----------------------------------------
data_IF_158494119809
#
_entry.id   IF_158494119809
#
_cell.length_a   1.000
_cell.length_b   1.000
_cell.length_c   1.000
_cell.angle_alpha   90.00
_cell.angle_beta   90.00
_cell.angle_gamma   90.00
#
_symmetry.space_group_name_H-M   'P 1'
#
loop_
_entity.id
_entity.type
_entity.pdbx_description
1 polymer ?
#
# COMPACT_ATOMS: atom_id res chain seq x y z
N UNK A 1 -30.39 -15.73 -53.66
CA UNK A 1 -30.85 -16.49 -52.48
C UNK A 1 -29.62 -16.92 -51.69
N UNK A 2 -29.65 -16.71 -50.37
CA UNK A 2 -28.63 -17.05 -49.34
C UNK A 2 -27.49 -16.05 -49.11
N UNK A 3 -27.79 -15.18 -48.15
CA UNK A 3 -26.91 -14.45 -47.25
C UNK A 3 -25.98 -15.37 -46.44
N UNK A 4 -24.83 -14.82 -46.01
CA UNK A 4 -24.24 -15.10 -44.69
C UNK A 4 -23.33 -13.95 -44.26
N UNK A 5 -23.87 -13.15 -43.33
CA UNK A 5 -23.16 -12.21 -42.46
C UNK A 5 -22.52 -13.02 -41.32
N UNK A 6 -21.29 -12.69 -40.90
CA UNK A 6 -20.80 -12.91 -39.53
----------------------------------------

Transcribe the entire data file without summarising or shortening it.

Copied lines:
data_IF_158494119809
#
_entry.id   IF_158494119809
#
_cell.length_a   1.000
_cell.length_b   1.000
_cell.length_c   1.000
_cell.angle_alpha   90.00
_cell.angle_beta   90.00
_cell.angle_gamma   90.00
#
_symmetry.space_group_name_H-M   'P 1'
#
loop_
_entity.id
_entity.type
_entity.pdbx_description
1 polymer ?
#
# COMPACT_ATOMS: atom_id res chain seq x y z
N UNK A 1 -30.39 -15.73 -53.66
CA UNK A 1 -30.85 -16.49 -52.48
C UNK A 1 -29.62 -16.92 -51.69
N UNK A 2 -29.65 -16.71 -50.37
CA UNK A 2 -28.63 -17.05 -49.34
C UNK A 2 -27.49 -16.05 -49.11
N UNK A 3 -27.79 -15.18 -48.15
CA UNK A 3 -26.91 -14.45 -47.25
C UNK A 3 -25.98 -15.37 -46.44
N UNK A 4 -24.83 -14.82 -46.01
CA UNK A 4 -24.24 -15.10 -44.69
C UNK A 4 -23.33 -13.95 -44.26
N UNK A 5 -23.87 -13.15 -43.33
CA UNK A 5 -23.16 -12.21 -42.46
C UNK A 5 -22.52 -13.02 -41.32
N UNK A 6 -21.29 -12.69 -40.90
CA UNK A 6 -20.80 -12.91 -39.53